testtest: add unit tests for user serviceAdding missing or updating tests
chorechore: update dependenciesChanges to the build process or auxiliary tools and libraries

While you follow these conventions, you'd need to follow a few simple rules to git-commits to completely benefit from this extra work. And the first one of them is "One commit should contain only one change". This rule helps you to keep your code base and commit log both clean.

Semantic Versioning:

With Conventional Commits and best practices for git commits, you can tell the story of your codebase over time. You can briefly explain your choices and guide your successors. But what about the teams that only have access to your public APIs or public library? How would you communicate if the changes in those commits break their systems through no fault of their own?

Almost all of us use some library or framework to build our applications. Sometimes, when we update the code to use a newer version, our codebase breaks. And what if you are building that API or library that millions of people depend on? We don't want to build something that breaks someone's critical application every time we push a change, do we?

Semantic Versioning (SemVer) helps with that. In fact, you might already be using something similar, but this approach makes it more systematic. This method aims to convey the meaning of the underlying changes with each new release. A version number is in the format MAJOR.MINOR.PATCH, where:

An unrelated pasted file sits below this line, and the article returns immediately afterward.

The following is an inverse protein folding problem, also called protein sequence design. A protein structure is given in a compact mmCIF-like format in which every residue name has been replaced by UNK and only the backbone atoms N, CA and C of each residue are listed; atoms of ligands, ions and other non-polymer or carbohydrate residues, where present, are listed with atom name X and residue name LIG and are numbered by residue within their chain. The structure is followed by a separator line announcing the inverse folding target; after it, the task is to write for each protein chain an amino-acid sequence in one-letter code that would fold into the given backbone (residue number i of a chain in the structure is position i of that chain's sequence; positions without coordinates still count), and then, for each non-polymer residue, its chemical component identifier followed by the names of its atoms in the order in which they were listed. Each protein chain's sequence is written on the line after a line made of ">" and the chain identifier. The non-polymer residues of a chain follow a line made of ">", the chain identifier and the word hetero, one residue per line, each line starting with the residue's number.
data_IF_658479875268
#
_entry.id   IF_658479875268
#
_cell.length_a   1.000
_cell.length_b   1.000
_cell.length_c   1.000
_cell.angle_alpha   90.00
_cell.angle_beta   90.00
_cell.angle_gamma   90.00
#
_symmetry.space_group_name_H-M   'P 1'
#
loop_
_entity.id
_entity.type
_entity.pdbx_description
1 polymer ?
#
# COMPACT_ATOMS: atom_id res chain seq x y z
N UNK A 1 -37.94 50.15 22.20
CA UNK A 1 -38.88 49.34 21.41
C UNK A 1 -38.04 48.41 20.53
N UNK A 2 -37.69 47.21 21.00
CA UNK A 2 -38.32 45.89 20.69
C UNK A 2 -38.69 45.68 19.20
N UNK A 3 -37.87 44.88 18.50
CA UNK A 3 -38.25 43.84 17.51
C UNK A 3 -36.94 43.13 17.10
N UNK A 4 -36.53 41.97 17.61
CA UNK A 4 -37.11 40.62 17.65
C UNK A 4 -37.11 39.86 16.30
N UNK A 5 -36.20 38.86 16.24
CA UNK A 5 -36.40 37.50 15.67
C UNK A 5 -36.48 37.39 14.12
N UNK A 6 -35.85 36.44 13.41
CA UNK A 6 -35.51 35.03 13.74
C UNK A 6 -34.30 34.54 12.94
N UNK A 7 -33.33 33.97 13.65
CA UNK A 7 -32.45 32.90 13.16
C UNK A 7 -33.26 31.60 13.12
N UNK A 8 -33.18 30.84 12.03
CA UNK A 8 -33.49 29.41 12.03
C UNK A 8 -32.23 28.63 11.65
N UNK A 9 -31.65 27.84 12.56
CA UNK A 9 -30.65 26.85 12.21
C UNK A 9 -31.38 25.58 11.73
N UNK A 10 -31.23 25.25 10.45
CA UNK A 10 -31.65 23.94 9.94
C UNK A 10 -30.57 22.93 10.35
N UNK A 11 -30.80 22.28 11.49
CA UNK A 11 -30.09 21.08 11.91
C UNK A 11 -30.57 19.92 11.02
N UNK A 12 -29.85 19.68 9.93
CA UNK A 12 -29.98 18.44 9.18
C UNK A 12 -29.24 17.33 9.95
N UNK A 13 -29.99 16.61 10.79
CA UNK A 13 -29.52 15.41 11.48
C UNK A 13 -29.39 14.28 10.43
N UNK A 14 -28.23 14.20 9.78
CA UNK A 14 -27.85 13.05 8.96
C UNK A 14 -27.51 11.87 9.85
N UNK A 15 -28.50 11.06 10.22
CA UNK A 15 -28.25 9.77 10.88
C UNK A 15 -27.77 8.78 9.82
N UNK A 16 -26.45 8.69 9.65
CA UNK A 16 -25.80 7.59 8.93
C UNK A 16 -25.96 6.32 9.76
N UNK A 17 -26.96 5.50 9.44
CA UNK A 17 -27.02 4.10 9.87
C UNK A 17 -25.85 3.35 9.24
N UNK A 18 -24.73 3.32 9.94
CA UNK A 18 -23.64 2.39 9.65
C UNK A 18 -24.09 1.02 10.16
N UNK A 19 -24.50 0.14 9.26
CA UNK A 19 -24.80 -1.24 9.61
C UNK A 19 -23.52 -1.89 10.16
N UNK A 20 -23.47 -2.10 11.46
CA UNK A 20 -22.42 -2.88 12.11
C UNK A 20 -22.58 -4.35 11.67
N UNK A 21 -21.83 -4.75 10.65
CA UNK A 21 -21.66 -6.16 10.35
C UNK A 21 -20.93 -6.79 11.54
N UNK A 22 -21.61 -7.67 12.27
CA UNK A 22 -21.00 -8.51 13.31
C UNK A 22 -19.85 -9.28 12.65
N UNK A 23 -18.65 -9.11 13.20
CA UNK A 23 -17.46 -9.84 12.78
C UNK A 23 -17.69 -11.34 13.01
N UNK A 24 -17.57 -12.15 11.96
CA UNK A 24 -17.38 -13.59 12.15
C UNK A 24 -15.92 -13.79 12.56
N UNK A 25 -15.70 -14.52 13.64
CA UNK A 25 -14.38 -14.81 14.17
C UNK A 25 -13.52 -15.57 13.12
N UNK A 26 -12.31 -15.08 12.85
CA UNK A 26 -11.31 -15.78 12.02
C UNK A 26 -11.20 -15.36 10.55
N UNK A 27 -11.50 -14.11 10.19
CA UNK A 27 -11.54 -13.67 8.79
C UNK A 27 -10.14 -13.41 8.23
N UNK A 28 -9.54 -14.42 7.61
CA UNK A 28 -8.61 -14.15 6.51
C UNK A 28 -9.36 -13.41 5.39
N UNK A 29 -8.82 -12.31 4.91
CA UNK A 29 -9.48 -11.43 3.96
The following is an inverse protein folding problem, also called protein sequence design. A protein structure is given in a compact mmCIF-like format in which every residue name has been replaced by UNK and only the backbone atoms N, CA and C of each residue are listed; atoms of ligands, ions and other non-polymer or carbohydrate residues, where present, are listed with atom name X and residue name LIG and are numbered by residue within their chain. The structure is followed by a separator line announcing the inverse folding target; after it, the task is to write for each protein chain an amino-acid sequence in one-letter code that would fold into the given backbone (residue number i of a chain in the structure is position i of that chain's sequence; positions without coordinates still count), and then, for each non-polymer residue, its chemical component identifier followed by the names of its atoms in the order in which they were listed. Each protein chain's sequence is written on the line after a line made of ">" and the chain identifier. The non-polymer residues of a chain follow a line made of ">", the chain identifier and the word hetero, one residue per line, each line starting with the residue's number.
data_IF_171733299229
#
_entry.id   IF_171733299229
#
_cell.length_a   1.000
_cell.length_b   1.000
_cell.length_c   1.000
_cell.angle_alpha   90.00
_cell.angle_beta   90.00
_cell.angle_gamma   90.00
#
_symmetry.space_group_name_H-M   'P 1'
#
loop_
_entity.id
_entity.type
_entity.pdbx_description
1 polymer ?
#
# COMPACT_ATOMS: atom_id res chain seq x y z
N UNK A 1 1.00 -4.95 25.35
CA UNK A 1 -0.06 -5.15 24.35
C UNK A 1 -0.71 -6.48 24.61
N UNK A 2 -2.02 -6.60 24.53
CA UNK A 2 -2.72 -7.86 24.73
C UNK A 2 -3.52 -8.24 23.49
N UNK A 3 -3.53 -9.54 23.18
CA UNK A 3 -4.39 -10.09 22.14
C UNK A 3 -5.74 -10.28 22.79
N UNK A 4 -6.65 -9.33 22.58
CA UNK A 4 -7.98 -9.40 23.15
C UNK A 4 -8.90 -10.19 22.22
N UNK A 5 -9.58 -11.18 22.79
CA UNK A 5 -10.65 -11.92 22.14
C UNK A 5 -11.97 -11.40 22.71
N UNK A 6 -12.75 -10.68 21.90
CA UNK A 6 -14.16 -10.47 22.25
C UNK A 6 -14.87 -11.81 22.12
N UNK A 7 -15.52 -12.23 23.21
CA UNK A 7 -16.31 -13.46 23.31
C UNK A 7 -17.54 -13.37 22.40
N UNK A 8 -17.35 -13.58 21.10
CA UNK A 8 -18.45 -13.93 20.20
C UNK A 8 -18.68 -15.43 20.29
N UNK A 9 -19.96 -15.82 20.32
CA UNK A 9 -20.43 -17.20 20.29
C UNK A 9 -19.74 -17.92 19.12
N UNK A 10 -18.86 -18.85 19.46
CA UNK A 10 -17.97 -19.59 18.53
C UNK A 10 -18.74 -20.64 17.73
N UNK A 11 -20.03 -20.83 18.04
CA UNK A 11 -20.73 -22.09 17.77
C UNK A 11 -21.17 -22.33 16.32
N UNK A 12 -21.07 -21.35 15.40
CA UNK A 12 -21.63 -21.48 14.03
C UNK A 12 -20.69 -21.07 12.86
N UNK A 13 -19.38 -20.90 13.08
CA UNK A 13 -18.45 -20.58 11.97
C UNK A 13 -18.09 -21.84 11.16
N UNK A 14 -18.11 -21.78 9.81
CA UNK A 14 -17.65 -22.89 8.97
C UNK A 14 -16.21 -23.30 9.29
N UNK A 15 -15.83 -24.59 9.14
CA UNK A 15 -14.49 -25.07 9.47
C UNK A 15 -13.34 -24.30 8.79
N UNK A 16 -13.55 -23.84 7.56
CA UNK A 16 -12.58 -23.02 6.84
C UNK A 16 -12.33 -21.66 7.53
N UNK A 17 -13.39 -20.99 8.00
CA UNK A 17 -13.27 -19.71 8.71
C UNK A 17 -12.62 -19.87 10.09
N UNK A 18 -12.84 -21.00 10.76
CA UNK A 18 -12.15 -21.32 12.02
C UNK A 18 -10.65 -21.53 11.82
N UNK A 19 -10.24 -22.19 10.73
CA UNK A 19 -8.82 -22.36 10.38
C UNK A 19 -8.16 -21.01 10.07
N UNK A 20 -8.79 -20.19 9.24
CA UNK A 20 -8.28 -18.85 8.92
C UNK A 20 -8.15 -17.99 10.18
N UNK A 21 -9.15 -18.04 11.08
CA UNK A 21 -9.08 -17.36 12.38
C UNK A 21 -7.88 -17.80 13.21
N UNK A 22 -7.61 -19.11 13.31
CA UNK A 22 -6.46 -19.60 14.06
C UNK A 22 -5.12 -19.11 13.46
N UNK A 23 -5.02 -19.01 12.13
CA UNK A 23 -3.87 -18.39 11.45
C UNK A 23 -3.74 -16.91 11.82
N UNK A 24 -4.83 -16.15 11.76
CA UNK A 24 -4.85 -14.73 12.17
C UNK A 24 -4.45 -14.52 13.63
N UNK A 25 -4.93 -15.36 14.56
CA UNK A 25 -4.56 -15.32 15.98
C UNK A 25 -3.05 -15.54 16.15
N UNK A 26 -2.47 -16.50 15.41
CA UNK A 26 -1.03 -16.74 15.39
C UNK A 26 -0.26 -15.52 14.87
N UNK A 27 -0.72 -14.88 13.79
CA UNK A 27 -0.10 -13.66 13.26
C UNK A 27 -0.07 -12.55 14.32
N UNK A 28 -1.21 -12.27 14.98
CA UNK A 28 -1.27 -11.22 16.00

• Major Version increments when you make incompatible API Changes.

  • Minor version increments when you add functionality in a backward compatible manner.

  • Patch version increments when you add backward-compatible bug fixes.


  • 1.0.0 - Initial InstaBudget app

  • 1.1.0 - Added new feature to let users add map expenses and bank accounts

  • 1.1.1 - Fixed a bug causing double entry for expenses

Till now, we have seen how to be systematic about the way we write commit messages and version our external APIs or libraries that others depend on. We have done all the work; now is the time to reap the benefits of the work you did. Let me introduce you to two libraries that can help you create changelogs automatically. Think of it as a way to generate SemVer from your conventional changelogs.

  • auto-changelog: A free JavaScript-based changelog generator

  • Github Changelog Generator: A free Ruby-based changelog generator

  • A free Rust-based changelog generator

  • Commit Lint: A tool that you can integrate into your CI/CD pipeline to lint commit messages and help your team adhere to a commit convention

  • Commitzen: A command line tool to get instant feedback on your commit message formatting that can be used in place of git commit -m

Since you stuck till the end of this lengthy blog, here are some more resources that help to level up your commit game.

  1. Telling Stories through your commits

  2. A Branch in Time (A story about revision histories)

  3. Semantic Versioning

  4. Conventional Commits

If you want to learn more about product, technology, software development, and data topics, follow at on my blog or Linkedin.

Did you find this article valuable?

Support Siddhartha D by becoming a sponsor. Any amount is appreciated!